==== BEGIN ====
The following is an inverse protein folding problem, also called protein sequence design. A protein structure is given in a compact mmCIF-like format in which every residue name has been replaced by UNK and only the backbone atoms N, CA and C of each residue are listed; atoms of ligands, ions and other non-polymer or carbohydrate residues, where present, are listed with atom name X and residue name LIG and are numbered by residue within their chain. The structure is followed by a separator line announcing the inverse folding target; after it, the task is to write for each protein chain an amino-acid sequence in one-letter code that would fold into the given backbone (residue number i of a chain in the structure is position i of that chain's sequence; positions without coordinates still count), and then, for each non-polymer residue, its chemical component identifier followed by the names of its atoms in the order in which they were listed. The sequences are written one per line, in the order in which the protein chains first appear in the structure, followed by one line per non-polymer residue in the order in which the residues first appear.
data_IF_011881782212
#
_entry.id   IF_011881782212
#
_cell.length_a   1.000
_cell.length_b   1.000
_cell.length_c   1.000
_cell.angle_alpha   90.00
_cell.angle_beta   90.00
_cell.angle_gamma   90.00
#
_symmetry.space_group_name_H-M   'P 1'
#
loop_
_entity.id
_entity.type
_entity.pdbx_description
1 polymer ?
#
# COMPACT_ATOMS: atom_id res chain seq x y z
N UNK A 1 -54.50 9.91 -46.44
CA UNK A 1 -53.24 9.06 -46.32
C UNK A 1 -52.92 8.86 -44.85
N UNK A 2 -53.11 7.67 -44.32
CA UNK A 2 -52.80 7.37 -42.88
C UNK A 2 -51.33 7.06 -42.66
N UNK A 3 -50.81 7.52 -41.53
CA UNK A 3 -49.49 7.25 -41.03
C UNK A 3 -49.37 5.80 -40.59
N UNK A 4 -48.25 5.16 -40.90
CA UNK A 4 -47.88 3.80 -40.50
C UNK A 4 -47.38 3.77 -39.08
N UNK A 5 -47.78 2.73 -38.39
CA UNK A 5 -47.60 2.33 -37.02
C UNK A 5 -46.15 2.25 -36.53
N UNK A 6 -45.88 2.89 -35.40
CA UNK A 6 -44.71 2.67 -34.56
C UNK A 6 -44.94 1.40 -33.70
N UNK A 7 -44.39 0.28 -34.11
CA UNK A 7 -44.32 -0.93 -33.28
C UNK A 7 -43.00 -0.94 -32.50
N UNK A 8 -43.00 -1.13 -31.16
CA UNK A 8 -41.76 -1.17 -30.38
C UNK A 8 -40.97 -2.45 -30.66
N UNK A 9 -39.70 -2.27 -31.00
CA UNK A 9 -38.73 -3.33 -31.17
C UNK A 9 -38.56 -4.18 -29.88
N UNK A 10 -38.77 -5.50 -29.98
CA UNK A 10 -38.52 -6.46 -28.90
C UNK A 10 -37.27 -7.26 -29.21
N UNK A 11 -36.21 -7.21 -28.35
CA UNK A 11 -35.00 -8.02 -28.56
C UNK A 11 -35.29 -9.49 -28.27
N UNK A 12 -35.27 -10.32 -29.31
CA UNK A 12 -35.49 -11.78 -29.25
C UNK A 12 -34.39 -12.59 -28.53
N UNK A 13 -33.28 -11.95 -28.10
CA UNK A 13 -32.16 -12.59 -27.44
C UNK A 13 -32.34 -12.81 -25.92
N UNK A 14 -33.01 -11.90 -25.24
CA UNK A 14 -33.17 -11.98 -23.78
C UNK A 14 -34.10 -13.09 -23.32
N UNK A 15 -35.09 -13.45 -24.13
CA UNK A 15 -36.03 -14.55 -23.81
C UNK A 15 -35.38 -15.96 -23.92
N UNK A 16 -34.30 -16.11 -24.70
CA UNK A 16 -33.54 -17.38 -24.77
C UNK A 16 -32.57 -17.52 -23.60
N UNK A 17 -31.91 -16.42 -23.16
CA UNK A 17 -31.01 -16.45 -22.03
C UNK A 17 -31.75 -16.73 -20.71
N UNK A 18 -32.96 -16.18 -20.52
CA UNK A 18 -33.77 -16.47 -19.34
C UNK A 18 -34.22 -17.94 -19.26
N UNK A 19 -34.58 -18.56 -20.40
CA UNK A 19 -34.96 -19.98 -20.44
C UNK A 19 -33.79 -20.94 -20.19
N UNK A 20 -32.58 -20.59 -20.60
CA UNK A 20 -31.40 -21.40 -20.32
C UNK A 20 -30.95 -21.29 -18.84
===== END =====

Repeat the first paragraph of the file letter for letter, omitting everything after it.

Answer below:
The following is an inverse protein folding problem, also called protein sequence design. A protein structure is given in a compact mmCIF-like format in which every residue name has been replaced by UNK and only the backbone atoms N, CA and C of each residue are listed; atoms of ligands, ions and other non-polymer or carbohydrate residues, where present, are listed with atom name X and residue name LIG and are numbered by residue within their chain. The structure is followed by a separator line announcing the inverse folding target; after it, the task is to write for each protein chain an amino-acid sequence in one-letter code that would fold into the given backbone (residue number i of a chain in the structure is position i of that chain's sequence; positions without coordinates still count), and then, for each non-polymer residue, its chemical component identifier followed by the names of its atoms in the order in which they were listed. The sequences are written one per line, in the order in which the protein chains first appear in the structure, followed by one line per non-polymer residue in the order in which the residues first appear.